Another area where technology has greatly increased the overall success and popularity of the DAA is in pain control. Continuous infusion catheters have been shown to decrease pain postoperatively (19). We have found excellent results using the intra-articular injection championed by Dr. Dalury, and thus we have seen little need for additional pain control modalities as this has allowed us to promote a rapid recovery protocol (20). Another variant of the peri-articular injection that has recently been advocate for by some is the liposomal based bupivacaine solutions. Our experience with it involves minimal benefits with significant cost, and this has been born out in a recent meta-analysis (21). Regional anesthesia can also be of use in the improvement of pain control. The authors continue to use general anesthesia for complete muscular relaxation to aid with femoral exposure, but some practitioners will also use regional anesthesia as adjunct pain control.
Implants and instrumentation
The role of the implant and the instrumentation has also seen advances and adaptation for the direct anterior approach. It has been noted by some that the increase risk of femoral fracture during the procedure could be due to more traditional shaped implants (22). This has lead manufactures to promote ‘mini’ stems, or curved shortened stems to help mitigate this complication (23). A recent study has shown superior results from more traditional stem than with newer smaller stems (24). The authors prefer to use traditional type stems that have reduced lateral shoulders to aid with the implantation.
There have also been instrumentation changes labeled as minimally invasive or anterior specific. These instruments can assist the surgeon with retraction and broaching, but we also prefer standard broach handles as these tend to provide a more reliable feedback than exotic curved type handles, due to their odd center of balance.
The technology of bearing surfaces has also advanced in the recent decades, and although bearing surfaces are not unique to the DAA they are worth mentioning as the DAA patient is typically younger and more active than traditionally treated patients. The gold standard currently in the US is a ceramic femoral head onto highly cross-linked polyethylene (25). There is also the availability of ceramic on ceramic, and although this option may offer the longest potential for minimal wear, we rarely use it due to concerns with potential squeaking.
There is another new product that has recently been introduced and marketed towards the DAA market. It is a surgical impactor that purports to replace the mallet intra operatively. There is currently no peer-reviewed literature available regarding this device and the authors have not yet used it intra-operatively. This device intends to deliver controlled precise impacts to both broaches and inserters to provide a more precise preparation of the femoral canal, and a reproducible impaction force.
Cryotherapy is another area of technology that has some application in rehab after total joint surgery (26). We do not routinely use a motorized cooling unit for our patients involved in our fast track recovery protocol, but the use of low-tech bags of ice can be helpful with initial discomfort after surgery.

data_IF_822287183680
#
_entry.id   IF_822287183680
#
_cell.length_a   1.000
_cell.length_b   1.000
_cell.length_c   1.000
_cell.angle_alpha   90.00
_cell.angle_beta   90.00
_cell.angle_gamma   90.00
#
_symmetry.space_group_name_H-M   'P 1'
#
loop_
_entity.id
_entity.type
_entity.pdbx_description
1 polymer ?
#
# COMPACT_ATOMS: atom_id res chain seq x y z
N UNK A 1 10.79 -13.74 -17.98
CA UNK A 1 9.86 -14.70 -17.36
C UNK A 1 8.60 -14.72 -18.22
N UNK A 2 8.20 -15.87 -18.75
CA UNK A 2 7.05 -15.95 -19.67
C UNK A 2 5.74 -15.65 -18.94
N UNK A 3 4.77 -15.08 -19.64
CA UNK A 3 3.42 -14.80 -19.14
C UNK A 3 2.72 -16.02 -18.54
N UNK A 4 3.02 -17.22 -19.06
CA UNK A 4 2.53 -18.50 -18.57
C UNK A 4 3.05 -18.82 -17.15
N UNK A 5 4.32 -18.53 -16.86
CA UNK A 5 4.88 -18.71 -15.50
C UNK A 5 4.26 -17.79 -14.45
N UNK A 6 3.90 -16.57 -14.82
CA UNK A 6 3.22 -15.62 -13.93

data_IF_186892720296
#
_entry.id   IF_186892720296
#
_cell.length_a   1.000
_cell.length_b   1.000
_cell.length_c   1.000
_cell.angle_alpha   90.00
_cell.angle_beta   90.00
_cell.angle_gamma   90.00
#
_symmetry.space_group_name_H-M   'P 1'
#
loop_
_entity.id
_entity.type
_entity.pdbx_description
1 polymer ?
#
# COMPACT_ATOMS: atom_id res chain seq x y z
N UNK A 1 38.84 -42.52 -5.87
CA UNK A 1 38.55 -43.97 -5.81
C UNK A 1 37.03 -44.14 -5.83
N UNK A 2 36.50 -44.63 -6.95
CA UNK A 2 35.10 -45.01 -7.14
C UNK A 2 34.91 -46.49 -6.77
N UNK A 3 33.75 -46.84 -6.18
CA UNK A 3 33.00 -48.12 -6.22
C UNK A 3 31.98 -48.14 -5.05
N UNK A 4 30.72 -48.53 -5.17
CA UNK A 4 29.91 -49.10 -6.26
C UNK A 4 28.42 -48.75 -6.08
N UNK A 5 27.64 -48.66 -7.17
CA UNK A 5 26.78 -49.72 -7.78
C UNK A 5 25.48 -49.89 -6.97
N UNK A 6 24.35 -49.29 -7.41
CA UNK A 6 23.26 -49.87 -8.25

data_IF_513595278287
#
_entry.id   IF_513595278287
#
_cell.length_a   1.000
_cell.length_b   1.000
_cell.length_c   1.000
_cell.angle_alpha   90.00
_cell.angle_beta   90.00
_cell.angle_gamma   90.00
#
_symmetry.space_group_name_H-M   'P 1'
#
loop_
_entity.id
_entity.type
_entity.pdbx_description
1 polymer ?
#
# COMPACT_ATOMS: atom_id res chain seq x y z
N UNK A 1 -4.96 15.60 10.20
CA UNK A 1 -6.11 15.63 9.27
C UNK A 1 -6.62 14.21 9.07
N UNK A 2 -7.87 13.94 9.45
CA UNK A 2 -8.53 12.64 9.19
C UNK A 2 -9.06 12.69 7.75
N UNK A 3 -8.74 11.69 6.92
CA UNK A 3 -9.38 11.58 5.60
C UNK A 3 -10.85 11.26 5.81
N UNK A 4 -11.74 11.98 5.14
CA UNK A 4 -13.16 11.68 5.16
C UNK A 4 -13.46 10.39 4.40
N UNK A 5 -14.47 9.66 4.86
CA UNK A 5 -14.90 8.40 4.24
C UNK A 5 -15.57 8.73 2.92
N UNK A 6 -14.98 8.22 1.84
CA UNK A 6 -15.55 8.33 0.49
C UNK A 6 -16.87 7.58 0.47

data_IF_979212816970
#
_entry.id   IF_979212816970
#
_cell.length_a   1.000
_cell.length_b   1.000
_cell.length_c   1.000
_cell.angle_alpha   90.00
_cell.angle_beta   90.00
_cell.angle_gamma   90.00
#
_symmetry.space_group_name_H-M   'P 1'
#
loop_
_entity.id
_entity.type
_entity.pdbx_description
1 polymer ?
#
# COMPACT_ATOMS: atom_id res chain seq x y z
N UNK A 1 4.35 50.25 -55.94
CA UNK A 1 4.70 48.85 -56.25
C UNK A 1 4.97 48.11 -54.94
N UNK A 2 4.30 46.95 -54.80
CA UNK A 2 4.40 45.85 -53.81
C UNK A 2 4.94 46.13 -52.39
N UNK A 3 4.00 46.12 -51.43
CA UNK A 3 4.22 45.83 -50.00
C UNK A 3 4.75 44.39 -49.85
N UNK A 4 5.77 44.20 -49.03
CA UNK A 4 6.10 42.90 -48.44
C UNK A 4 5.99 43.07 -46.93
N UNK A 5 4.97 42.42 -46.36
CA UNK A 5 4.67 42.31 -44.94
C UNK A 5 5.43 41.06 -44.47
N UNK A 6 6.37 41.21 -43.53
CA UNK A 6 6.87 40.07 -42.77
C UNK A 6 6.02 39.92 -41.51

Another technological advance that has shown to be an adjunct to rehab and research efforts are patient-based activity monitors. These devices are usually either an application on a smart phone or else a device that communicates with a smart phone to help prompt and/or track the activity of patients, providing real time data back to the operative team (27).
A final area where technology has improved the technique of DAA involves the lighting and retractors. We routinely wear a LED headlight the greatly facilitates the visualization of the surgical field. Without recent advances in battery and LED technology this lighting combination would be too bulky and not offer the amount of light that it does. Adding light to specific retractors has been another way to improve visualization of the DAA, especially with acetabulum preparation. We have found that a helmet mounted light has shown to be the most useful in our practice.
The previously mentioned advances in technology are all assistive devices that have some place in the world of DAA. The basic principles of surgery and hip arthroplasty are not altered with technology, but hopefully though these innovations the adherence to core quality measures of surgery can be reproducibly obtained by more surgeons.
Conflicts of Interest: C Yang is a paid presenter or speaker for Zimmer Biomet, Medtronic, and DePuy, a Johnson & Johnson company, a paid consultant for DePuy, and receives research support from DePuy. Another author has no conflicts of interest to declare.
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- Lee JH, Min KT, Chun YM, et al. Effects of beach-chair position and induced hypotension on cerebral oxygen saturation in patients undergoing arthroscopic shoulder surgery. Arthroscopy 2011;27:889-94. [Crossref] [PubMed]
- Wang X, Sun G, Sun R, et al. Bipolar sealer device reduces blood loss and transfusion requirements in posterior spinal fusion for degenerative lumbar scoliosis: a randomized control trial. Clin Spine Surg 2016;29:E107-11. [Crossref] [PubMed]
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Cite this article as: Duke J, Yang C. Advances in instrumentation and enhancing technology for direct anterior hip replacement surgery. Ann Joint 2018;3:39.